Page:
Tour de Crest
This article needs additional citations for verification. (June 2015) (Learn how and when to remove this template message)
The Tour de Crest (Crest Tower) is the imposing vestige of a castle - the Château de Crest - in the commune of Crest in the Drôme département of France, one of the highest keeps in Europe, if not the highest (52 metres/171 feet).
In 1120, a letter from Pope Calixte II was sent from the Château de Crest (« Castrum Cristam »). It was at about this time that, around the foot of the tower, a medieval town was developing bearing the name of the master of the area, Lord Arnaud de Crest.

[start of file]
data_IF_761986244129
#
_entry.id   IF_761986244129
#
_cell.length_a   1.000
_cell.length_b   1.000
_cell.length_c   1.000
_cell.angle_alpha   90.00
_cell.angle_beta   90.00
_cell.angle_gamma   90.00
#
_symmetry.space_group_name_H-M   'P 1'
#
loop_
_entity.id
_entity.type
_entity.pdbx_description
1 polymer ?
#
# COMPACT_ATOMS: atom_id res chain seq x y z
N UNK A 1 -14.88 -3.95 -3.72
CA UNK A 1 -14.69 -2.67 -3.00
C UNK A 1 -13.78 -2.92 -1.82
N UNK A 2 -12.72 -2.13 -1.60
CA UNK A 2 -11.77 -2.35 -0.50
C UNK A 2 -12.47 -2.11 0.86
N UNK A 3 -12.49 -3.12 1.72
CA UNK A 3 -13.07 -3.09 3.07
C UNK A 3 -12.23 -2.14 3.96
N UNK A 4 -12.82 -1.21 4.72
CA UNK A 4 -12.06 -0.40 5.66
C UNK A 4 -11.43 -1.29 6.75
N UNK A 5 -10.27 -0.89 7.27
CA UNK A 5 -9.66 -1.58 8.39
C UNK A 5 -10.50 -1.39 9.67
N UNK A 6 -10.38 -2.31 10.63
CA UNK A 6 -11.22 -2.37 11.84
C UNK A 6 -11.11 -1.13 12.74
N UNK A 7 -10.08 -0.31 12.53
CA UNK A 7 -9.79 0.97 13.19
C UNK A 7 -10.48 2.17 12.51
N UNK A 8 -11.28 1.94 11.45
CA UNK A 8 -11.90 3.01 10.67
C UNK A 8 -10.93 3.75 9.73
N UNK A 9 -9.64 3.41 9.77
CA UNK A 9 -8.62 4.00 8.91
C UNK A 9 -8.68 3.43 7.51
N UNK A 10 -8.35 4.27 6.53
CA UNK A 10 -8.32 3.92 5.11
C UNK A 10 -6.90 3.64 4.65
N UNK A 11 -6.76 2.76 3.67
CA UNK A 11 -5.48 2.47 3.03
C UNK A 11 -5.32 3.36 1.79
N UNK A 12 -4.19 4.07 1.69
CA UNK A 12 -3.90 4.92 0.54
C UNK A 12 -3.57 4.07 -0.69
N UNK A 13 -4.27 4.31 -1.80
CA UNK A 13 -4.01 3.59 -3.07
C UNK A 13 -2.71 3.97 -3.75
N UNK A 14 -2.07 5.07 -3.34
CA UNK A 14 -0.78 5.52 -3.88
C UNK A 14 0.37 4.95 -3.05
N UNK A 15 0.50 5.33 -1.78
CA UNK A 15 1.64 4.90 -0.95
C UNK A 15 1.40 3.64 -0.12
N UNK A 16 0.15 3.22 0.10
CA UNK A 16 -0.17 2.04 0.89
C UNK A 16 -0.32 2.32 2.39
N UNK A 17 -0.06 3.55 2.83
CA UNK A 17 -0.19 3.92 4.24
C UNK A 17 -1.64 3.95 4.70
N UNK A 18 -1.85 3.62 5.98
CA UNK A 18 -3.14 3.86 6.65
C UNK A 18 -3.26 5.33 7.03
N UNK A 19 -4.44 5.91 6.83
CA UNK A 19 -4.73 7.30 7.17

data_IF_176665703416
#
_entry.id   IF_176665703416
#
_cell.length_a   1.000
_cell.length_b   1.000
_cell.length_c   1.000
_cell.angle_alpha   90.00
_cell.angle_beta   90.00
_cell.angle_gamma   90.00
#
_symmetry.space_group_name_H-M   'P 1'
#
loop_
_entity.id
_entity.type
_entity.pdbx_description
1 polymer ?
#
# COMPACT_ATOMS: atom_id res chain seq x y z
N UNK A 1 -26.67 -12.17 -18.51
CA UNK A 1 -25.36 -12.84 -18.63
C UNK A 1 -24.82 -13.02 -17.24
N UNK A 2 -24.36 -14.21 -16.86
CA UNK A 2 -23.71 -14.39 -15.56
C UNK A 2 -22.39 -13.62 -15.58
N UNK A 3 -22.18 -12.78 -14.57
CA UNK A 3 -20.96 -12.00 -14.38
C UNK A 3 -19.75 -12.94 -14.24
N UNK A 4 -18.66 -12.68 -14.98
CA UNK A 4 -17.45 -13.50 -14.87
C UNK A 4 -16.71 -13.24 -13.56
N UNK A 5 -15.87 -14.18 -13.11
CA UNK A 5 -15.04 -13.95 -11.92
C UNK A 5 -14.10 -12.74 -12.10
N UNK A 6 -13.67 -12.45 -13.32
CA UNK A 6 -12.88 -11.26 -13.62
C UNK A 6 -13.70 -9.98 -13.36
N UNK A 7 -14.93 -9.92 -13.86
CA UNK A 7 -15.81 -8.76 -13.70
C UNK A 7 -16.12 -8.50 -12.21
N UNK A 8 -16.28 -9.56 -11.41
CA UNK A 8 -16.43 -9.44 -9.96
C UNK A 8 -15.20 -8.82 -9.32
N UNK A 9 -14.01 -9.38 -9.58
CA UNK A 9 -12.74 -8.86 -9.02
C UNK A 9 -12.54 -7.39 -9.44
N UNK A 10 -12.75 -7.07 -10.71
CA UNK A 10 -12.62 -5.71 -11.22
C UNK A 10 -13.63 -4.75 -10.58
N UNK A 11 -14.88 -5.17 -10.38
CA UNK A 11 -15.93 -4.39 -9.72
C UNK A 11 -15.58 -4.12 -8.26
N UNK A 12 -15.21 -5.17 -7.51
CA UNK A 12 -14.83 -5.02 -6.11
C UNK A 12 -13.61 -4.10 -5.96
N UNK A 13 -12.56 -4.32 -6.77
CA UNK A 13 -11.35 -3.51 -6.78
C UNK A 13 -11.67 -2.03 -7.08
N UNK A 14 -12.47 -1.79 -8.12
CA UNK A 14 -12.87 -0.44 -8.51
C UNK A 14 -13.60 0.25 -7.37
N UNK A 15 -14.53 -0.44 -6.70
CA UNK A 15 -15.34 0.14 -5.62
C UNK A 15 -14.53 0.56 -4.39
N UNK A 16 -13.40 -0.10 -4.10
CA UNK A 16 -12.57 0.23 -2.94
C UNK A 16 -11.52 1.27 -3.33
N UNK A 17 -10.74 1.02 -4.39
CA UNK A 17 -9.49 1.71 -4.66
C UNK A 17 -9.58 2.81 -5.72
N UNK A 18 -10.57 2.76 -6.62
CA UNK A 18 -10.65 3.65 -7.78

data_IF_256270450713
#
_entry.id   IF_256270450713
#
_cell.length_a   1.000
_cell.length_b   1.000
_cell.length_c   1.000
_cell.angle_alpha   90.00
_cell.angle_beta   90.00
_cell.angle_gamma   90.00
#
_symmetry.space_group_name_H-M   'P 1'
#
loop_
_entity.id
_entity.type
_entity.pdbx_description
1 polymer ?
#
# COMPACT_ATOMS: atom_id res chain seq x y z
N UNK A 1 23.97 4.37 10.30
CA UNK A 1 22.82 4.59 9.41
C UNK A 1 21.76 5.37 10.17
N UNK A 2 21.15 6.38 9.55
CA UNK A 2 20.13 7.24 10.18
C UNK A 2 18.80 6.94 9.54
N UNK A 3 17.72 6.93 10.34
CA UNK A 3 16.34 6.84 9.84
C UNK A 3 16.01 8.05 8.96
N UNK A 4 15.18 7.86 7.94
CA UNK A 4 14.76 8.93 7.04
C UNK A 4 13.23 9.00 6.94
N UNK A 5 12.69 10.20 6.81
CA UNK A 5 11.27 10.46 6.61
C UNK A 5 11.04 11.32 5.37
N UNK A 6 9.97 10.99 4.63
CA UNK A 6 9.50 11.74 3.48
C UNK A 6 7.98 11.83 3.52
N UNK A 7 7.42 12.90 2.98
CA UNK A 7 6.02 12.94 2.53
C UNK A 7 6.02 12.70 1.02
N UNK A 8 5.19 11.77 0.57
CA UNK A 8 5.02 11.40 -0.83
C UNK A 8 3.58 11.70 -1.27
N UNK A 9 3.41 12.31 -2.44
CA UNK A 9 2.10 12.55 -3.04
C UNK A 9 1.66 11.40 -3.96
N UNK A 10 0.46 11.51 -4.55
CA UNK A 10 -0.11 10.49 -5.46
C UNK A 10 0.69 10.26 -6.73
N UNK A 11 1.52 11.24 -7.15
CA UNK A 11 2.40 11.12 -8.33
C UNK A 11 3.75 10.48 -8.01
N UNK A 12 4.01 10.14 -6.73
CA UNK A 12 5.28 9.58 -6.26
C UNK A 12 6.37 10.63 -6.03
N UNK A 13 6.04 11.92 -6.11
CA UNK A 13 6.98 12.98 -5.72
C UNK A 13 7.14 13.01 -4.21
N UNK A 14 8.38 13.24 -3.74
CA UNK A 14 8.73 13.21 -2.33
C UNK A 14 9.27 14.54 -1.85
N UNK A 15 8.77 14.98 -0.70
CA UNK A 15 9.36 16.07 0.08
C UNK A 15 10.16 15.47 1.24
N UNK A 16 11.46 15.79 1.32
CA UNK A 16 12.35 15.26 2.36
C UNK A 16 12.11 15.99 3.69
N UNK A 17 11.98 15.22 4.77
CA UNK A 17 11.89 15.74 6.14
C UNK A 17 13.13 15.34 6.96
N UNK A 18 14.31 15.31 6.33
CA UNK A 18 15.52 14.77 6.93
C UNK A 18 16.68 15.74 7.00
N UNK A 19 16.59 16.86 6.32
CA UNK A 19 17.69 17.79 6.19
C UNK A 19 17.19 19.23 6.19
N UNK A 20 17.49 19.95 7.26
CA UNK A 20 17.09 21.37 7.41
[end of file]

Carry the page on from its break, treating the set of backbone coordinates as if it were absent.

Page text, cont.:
In 1394, the Château de Crest had a grand square tower built of dressed stone.
The upper floors of the keep, originally defensive in purpose, were transformed into a prison and remained thus until 1873. The walls are covered with inscriptions by exiles from the Second Empire.
- Claude Huot, Jean-Claude Alcamo - "La tour de Crest : évolution architecturale et fonctionnelle" - pp. 69–90, dans Congrès archéologique de France - Moyenne vallée du Rhône - 150e session - 1992 - Société Française d'Archéologie - 1995
|This article about a castle or château in France is a stub. You can help Wikipedia by expanding it.|